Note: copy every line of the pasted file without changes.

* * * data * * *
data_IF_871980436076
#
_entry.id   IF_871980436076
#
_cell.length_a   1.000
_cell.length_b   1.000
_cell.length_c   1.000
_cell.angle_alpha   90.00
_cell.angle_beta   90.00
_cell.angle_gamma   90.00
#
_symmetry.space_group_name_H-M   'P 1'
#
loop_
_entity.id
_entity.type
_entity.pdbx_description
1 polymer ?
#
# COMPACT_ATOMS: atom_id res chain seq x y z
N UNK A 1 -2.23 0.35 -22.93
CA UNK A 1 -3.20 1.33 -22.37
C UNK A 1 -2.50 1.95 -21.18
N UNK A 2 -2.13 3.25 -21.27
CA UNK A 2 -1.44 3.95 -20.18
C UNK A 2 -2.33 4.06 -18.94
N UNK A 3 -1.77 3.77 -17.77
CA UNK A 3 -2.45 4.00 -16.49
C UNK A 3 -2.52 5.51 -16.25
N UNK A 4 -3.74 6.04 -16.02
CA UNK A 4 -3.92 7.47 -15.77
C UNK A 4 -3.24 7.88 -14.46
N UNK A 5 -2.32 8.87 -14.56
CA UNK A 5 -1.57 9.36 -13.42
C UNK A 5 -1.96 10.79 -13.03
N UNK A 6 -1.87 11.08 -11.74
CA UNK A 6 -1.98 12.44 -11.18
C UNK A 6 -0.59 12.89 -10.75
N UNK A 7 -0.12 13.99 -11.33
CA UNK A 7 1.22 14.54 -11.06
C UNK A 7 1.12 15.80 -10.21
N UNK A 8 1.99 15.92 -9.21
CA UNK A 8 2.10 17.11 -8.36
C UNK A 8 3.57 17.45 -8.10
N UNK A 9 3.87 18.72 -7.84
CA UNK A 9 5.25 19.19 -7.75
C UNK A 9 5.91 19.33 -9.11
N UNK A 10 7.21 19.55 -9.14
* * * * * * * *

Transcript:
data_IF_871980436076
#
_entry.id   IF_871980436076
#
_cell.length_a   1.000
_cell.length_b   1.000
_cell.length_c   1.000
_cell.angle_alpha   90.00
_cell.angle_beta   90.00
_cell.angle_gamma   90.00
#
_symmetry.space_group_name_H-M   'P 1'
#
loop_
_entity.id
_entity.type
_entity.pdbx_description
1 polymer ?
#
# COMPACT_ATOMS: atom_id res chain seq x y z
N UNK A 1 -2.23 0.35 -22.93
CA UNK A 1 -3.20 1.33 -22.37
C UNK A 1 -2.50 1.95 -21.18
N UNK A 2 -2.13 3.25 -21.27
CA UNK A 2 -1.44 3.95 -20.18
C UNK A 2 -2.33 4.06 -18.94
N UNK A 3 -1.77 3.77 -17.77
CA UNK A 3 -2.45 4.00 -16.49
C UNK A 3 -2.52 5.51 -16.25
N UNK A 4 -3.74 6.04 -16.02
CA UNK A 4 -3.92 7.47 -15.77
C UNK A 4 -3.24 7.88 -14.46
N UNK A 5 -2.32 8.87 -14.56
CA UNK A 5 -1.57 9.36 -13.42
C UNK A 5 -1.96 10.79 -13.03
N UNK A 6 -1.87 11.08 -11.74
CA UNK A 6 -1.98 12.44 -11.18
C UNK A 6 -0.59 12.89 -10.75
N UNK A 7 -0.12 13.99 -11.33
CA UNK A 7 1.22 14.54 -11.06
C UNK A 7 1.12 15.80 -10.21
N UNK A 8 1.99 15.92 -9.21
CA UNK A 8 2.10 17.11 -8.36
C UNK A 8 3.57 17.45 -8.10
N UNK A 9 3.87 18.72 -7.84
CA UNK A 9 5.25 19.19 -7.75
C UNK A 9 5.91 19.33 -9.11
N UNK A 10 7.21 19.55 -9.14